The Kadrioru is home to both TVMK and the current stars of Estonian football, Levadia.  It is a very basic ground set in some nice parkland on the east side of the city.  It is primarily an athletics track with one main covered stand offering basic facilities.  On the other side of the pitch is a 4 row temporary stand that runs from corner to corner but is uncovered.  Based on the normally chilly weather in Tallinn it may be worth avoiding this stand.  Behind the south stand there are a number of benches where in the summer you can sit and watch the game from.

How to get to the Kadrioru Stadium
The stadium is located a ten minute walk outside of the old town.  Follow the main road Gonsiori east out of the city until you reach the junction with Laagna Tee.  The stadium is on the left behind the trees.

For a more detailed view as to who plays where in Tallinn go to to access their map of football in Tallinn.

How to get a ticket for the Kadrioru Stadium
With average crowds in Estonian football in the hundreds, tickets are never sold in advance.  Instead buy a ticket and a programme from the windows at the one and only gate open in the east corner of the stadium.  Entry is 3EEK and you can sit anywhere in the stadium.

Around The Kadrioru Stadium
The Kadrioru is located in parkland to the east of the city.  It is so basic that it doesn’t have any refreshment facilities within the ground.  There are no options for food or drink within a five minute walk of the stadium so its best to stick to the city centre.

JK Tallinna Kalev – Kalev Stadion – Capacity: 12,000

After a few seasons out of the top division, JK Tallinna are now pushing for promotion back to the big time this season.  With a few games left they sit comfortably in second place behind FC Levadia II.  Kalev play at the Kalev stadium in the south east of the city, which also happens to be the biggest stadium in Estonia at 12,000 seats.  The stadium is in a natural bowl with two big terraces built into the curves.  Seats are of the wooden bench variety.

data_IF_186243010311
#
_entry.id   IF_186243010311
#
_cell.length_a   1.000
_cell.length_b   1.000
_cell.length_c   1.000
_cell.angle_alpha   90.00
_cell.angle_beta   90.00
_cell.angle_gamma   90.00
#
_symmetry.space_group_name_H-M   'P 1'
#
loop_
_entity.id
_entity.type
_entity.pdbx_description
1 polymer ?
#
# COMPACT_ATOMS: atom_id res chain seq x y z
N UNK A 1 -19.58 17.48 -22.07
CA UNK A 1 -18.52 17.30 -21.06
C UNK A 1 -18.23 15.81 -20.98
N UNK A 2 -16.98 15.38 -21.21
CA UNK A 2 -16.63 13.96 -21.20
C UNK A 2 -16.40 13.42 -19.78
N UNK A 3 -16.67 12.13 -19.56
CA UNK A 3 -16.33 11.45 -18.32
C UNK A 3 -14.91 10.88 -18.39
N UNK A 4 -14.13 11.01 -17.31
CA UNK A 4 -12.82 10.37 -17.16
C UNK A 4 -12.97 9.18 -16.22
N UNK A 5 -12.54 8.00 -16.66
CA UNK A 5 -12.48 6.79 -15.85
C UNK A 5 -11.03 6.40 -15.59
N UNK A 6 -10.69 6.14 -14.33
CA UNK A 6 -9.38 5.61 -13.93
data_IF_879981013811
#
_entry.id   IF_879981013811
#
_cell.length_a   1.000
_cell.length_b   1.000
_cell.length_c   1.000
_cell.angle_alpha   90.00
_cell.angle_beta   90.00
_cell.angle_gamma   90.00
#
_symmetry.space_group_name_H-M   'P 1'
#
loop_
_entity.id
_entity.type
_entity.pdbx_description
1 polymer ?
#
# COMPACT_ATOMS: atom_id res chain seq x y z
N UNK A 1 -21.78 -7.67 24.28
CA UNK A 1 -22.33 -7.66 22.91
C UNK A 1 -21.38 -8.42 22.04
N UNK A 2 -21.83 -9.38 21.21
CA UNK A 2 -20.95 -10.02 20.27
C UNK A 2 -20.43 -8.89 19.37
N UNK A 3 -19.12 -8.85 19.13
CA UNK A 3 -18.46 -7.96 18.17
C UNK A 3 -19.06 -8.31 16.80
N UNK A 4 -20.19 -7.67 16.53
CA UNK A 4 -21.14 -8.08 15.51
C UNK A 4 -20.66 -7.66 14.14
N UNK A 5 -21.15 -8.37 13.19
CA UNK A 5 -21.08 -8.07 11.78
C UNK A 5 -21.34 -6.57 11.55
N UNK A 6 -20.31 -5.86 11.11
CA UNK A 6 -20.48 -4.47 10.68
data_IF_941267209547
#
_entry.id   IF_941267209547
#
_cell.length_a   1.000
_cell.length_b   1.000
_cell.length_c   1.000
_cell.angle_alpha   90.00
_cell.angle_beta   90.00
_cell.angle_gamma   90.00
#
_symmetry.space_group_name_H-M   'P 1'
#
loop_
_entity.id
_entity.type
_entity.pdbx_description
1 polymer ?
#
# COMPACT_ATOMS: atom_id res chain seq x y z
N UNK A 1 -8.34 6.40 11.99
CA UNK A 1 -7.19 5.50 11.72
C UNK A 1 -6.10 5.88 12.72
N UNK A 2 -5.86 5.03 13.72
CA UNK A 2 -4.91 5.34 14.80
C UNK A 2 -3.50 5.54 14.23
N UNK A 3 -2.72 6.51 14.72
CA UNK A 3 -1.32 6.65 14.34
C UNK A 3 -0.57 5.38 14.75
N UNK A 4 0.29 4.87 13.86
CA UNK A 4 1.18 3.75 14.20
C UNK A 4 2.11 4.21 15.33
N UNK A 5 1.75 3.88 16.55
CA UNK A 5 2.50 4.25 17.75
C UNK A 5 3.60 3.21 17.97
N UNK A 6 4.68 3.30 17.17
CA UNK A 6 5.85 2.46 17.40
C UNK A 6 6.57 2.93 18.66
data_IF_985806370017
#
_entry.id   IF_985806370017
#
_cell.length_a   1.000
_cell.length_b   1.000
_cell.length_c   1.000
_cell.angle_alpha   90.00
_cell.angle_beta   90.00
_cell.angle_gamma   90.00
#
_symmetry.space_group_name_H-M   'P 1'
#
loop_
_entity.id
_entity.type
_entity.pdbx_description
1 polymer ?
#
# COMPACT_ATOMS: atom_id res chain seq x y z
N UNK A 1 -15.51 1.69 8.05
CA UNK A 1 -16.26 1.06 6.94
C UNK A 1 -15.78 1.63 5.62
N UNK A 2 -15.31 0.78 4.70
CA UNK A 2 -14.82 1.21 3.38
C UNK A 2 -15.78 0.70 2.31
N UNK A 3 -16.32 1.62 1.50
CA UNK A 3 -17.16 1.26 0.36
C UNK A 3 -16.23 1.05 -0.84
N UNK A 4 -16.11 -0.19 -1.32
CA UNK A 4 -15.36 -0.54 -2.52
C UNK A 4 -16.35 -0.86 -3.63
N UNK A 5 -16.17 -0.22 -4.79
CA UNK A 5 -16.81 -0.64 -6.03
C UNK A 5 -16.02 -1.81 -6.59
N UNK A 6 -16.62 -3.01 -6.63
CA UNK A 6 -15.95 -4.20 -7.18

To reach the stadium head of out the city in a south easterly direction on Tartu Mnt.  Follow signs for the sports centre, and when you reach the Renault garage on your right hand side, walk up the side and through the gates for the stadium.

For a more detailed view as to who plays where in Tallinn go to to access their map of football in Tallinn.

Nearest Airport – Ůlemsite Airport (TLL)
Telephone:              +372 6 05 88 88

Located on the shores of Lake Ůlemiste, and just 4km from the city centre, Tallinn Airport continues to grow as more airlines start opening routes to Estonia.  The airport is very small with one terminal, a small café and a couple of shops.  The airport is served byEasyjet from London Stansted, and Estonian Air from London Gatwick.

To reach the city centre catch bus number 2 that leaves from outside the terminal building. A single fare costs 15EEK and travels to the downtown bus terminal outside the Kaubamaja department store.  The journey takes around 15 minutes.

You can also reach Tallinn from Helsinki via Helicopter or Fast Ferry.  The journey is run by and takes around 15 minutes although it is not cheap.  The Ferry is run by Tallink ( and costs €49 return for the 100 minute journey.

Click here to buy the full guide to Tallinn.